|dc.description.abstract||This report forms part of the FRAME’s project stream of research which analyses how human rights are integrated into EU policies on trade and development, and to what extent this is consistently and coherently translated into the EU’s policy framework and implementing structures. Among other objectives, this stream of research aims to assess the extent to which the EU, through its trade and development cooperation policies, can contribute to human rights protection and promotion abroad. Previous deliverables under this work package have mapped out the EU’s policy toolbox for human rights promotion in trade and development (D 9.1) and have assessed whether the EU system of ex-ante and ex-post impact assessments takes into account human rights concerns in trade and development policies, and what these impacts are (D9.2). The present report seeks to look at the potential of EU trade policies, which are explicitly designed to leverage human rights as per the EU’s general commitment to promote human rights in all its policies, to actually act as a force for ‘good global governance’ and help protect third countries against an erosion of basic rights, such as access to food, to health, or to housing.
The EU trade policies’ contribution to good global governance for human rights is analyzed through two extensive case-studies located in different fields.
First, the report addresses the issue of forestry management and the human rights issues associated with illegal logging, against which the EU has been trying to act for more than a decade. In this context, this report analyses the implementation of the EU Forest Law Enforcement, Governance and Trade (FLEGT) programme in Ghana in order to assess the extent to which the EU is able to promote instruments of good forestry governance through innovative bilateral instruments such as Voluntary Partnership Agreements and various systems of legality verification. […]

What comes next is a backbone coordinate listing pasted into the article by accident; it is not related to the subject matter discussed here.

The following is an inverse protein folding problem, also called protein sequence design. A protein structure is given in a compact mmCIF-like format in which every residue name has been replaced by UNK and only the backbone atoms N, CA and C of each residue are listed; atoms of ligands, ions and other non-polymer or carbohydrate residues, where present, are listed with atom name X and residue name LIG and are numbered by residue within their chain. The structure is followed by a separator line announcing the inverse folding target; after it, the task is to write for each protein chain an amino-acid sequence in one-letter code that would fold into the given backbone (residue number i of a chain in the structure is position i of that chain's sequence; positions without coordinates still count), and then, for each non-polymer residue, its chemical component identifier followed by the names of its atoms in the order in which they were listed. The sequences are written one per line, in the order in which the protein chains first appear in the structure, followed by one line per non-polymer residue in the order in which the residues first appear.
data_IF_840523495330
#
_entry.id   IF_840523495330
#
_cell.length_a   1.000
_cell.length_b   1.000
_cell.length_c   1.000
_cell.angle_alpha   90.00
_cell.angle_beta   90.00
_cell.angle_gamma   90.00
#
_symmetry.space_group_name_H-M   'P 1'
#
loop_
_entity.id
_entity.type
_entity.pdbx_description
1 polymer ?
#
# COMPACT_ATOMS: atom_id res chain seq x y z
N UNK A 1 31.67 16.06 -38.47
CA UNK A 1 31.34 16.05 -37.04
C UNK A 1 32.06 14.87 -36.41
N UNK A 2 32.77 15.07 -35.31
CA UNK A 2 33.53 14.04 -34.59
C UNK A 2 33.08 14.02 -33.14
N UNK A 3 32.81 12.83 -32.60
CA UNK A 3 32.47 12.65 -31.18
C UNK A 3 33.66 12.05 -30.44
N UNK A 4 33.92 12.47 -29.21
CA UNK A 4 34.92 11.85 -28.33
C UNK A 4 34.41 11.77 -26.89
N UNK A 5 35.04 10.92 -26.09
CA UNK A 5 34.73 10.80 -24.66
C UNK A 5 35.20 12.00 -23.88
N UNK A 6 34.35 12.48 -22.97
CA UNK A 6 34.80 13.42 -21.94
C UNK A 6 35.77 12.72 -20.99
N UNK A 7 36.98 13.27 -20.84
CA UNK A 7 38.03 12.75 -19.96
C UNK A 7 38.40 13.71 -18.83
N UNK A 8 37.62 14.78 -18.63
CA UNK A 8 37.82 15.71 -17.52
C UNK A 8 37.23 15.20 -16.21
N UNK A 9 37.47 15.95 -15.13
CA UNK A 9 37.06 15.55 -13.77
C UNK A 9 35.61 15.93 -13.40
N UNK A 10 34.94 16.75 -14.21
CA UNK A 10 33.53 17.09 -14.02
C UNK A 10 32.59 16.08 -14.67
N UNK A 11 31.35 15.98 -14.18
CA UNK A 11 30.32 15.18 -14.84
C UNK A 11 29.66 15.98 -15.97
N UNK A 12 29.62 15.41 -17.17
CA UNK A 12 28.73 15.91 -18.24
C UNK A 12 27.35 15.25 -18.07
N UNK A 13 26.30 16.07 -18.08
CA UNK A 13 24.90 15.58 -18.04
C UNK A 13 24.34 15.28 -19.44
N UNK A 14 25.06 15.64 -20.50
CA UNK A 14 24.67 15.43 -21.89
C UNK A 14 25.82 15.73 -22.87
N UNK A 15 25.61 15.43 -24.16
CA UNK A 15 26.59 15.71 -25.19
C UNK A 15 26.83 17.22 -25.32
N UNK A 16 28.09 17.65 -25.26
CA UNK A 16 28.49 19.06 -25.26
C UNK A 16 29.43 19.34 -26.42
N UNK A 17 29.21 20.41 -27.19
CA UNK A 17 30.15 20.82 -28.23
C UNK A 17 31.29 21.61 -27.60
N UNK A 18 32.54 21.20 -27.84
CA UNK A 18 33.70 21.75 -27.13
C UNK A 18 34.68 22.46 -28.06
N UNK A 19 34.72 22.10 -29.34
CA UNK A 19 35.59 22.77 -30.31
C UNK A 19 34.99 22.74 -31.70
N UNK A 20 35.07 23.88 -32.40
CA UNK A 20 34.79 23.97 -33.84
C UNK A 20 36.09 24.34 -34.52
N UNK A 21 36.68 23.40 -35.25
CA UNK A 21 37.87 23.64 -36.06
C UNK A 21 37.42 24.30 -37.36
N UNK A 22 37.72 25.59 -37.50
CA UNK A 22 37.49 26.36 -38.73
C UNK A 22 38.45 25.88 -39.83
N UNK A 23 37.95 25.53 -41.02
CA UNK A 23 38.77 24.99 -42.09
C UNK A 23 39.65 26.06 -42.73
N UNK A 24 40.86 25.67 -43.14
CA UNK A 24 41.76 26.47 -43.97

Second, this report seeks to uncover the role of the EU in soothing the tensions which may exist between intellectual protection of pharmaceutical products, which grant marketing exclusivity to their manufacturers, and the human right to health which commands affordable access to medicines. This report addresses this question by looking at intellectual property chapters included in free trade agreements negotiated by the EU. In particular, this second case-study assesses the extent to which these treaty provisions achieve the correct balance between intellectual property rights and the human right to health, or whether it favours one or the other interest. This chapter is illustrated with an extensive case-study of the place of intellectual property issues in the negotiations between the EU and India, which have widely diverging views on these questions. […]
The conclusion which this report suggests in this regard is that the EU may at times risk undermining human rights protection when it pursues its trade policies with too little regard for the balance which must be achieved between its direct interests and the protection of human rights. In the case of access to medicines which we have presented, this lack of balance is only countervailed by the fierce resistance of partner countries such as India, and to other activities which the EU is conducting in non-trade areas to the effect of ensuring protection of the right to health despite the undermining effects of IPR.||en_US